We don't know whether to laugh, cry, or buy a new pack of bubblegum, but for what it's worth, new images and a lengthy video of Duke Nukem Forever have surfaced on the Web.
In case you haven't purchased a PC in the past 13 years and today is your first time seeing what this whole Internet thing is all about, Duke Nukem Forever is a follow-up videogame that was officially announced way back in late April, 1997. It was supposed to be released a year later, but obviously those intentions fell flat on their face.
Several times since 2006 it appeared as though DNF would finally see the light of day, but instead the still-unreleased games has become one of the most laughably sad stories in PC gaming history (try wrapping your head around that one).
Catch the video (NSFW for language and loud music) and pics here, and then hit the jump to give us your over/under on when you think DNF will finally ship.
We've seen some pretty incredible products released in 2009, from the iPhone 3Gs and blistering-fast videocards to the timely release of Windows 7. Unfortunately, there have also been a number of exciting technologies that didn't make it out this year, despite widespread hype and high expectations. We've taken it upon ourselves to call out the worst offenders. Read on for our list of the ten most notable technologies that got prematurely announced, delayed, or outright cancelled in 2009.
The tech talk for much of the year has centered around upcoming tablets from Apple, Microsoft, and TechCrunch co-founder Michael Arrington, but to date, not one of them has come through. Will we ever see a next-gen tablet from one of these three? We certainly will, says Arrington, who insists that his CrunchPad tablet is "streamrolling along."
Arrington added that the upcoming CrunchPad will sell for between $300 and $400. It will sport a 12-inch touchscreen and come equipped with an Intel Atom processor (what else?).
Even though Arrington is adamant about an imminent release, some journalists wonder if the expected price tag won't render the CrunchPad irrelevant from day 1.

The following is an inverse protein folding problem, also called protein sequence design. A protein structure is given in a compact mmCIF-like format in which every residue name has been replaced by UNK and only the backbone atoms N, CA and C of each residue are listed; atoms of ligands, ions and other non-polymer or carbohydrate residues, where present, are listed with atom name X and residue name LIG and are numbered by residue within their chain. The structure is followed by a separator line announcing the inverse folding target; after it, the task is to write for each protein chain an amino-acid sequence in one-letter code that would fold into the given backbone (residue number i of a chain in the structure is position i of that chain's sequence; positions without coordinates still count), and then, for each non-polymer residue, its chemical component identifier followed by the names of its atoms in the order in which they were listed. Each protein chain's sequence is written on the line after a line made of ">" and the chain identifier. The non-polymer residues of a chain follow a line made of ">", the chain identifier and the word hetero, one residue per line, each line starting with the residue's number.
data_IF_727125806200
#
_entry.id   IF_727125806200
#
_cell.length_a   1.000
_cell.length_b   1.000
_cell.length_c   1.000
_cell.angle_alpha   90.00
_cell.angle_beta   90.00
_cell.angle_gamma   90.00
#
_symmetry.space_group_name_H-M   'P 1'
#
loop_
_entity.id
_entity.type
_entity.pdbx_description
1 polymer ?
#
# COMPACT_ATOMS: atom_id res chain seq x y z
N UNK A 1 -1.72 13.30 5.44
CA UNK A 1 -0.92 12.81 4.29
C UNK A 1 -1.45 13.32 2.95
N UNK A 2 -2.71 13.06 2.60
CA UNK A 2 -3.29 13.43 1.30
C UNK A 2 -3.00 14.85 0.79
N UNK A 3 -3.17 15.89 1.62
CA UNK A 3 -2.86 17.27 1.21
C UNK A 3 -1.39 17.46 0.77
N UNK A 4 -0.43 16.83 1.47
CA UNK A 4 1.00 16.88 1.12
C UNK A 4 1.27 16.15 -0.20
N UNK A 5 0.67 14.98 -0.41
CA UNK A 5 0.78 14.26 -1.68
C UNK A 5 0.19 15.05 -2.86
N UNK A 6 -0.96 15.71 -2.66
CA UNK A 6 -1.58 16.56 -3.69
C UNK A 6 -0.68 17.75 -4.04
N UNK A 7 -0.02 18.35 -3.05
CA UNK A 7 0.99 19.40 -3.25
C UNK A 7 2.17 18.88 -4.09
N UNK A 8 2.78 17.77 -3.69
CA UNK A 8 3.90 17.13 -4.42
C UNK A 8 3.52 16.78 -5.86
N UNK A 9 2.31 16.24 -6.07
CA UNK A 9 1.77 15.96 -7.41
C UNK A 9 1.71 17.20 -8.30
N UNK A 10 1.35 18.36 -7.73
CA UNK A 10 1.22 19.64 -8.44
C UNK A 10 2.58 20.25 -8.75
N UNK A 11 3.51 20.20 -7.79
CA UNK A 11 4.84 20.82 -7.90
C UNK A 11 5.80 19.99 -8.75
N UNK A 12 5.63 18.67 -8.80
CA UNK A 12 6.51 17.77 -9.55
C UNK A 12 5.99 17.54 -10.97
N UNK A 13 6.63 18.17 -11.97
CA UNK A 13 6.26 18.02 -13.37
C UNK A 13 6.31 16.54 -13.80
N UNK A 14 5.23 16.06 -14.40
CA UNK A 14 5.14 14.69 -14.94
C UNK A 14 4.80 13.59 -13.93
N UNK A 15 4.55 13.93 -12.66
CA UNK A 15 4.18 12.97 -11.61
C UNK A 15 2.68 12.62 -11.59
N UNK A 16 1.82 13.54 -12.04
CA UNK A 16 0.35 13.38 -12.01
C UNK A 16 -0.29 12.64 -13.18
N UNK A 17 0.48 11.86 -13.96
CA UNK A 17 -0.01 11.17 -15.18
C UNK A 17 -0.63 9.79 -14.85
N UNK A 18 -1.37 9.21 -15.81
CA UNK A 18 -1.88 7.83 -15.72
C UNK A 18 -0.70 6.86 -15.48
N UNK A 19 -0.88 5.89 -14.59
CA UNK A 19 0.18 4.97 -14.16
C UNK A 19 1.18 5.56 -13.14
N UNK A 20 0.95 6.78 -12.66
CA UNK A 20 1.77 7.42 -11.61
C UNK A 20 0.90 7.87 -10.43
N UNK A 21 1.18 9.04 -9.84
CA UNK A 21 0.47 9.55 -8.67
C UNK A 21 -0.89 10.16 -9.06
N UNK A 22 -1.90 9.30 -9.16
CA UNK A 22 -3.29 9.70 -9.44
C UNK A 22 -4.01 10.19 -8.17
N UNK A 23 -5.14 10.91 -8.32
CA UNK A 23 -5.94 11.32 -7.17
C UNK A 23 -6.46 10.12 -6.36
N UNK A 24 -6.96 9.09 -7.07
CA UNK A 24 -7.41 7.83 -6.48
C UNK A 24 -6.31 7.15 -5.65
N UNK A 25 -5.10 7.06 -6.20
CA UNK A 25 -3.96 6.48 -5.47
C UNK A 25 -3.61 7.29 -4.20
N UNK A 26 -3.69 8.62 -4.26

"While the project apparently isn't dead, I do still think there's a chance it will be DOA. For $300 to $400 I don't really see why anyone would buy a dedicated Web device instead of a fully functional computer," wrote Brad of Liliputing. "By the time the CrunchPad is available, you might even be able to pick up a touchscreen tablet style netbook in the $00 range. You can already get the Eee PC T91/T91MT for around $500 to $550."
Arrington did say he's exploring ways to cut back production costs, some of which include negotiating soft revenue and sponsorship opportunities.
If the Phantom Lapboard sounds familiar, it's because we covered the promising product earlier this year. After spending some hands-on time with the peripheral, it was clear Phantom had a winning design on its hands, provided the company could address the dropout issues with the mouse and other annoyances associated with the rodent. Whether or not the final version represented an improvement over the unit we played with was supposed to have been answered back in June when it was scheduled to be available in limited quantities.
June has come and gone, but the Lapboard is nowhere to be seen. Has it dropped off the face of the earth to become vaporware just as the Phantom Console did over two years ago? Not yet, and maybe not ever. Unlike the Phantom Console, which left Phantom's website as if it never existed, the company is still talking about the Lapboard. In a recent blog post, Phantom Development Consultant John Landino says Phantom has come up with inventory funding and paid for its first shipment of Lapboards, which the company hopes to start shipping in its yet-to-be-opened game store before the end of the year.
It's hard to argue with anyone who might be skeptical about this latest update, but remember that the Optimus Maximus was once well on its way to becoming vaporware before it started shipping.
While InPhase Technologies and its holographic storage solution has a long ways to go before it reaches Duke Nukem status for a laughably late product, the promised technology is beginning to smell a lot like vaporware. The company has been promising a holographic drive since early 2005, and now nearly four years later, InPhase has pushed back it's first drive ship date until late 2009.
On paper, the technology looks tantalizing. By altering the angle of lasers, data stored as holograms can be read or written and can co-exist in the same physical space. This translates into huge amounts of data to the tune of 800GB and even 1.6TB discs, according to the company's 3-generation roadmap.
The technology requires highly sophisticated and precise optics, development of which has been at the heart of the delays. InPhase had intended to ship it's first $18,000 drive in December, but in sorting out a last minute development problem, the company instead ended up laying off part of its workforce. Rumors suggest that as many has half of InPhase's staff may have been given a pink slip earlier this year.
So here's the big question: Which will come first, Duke Nukem Forever or holographic storage? Hit the jump and give us your prediction.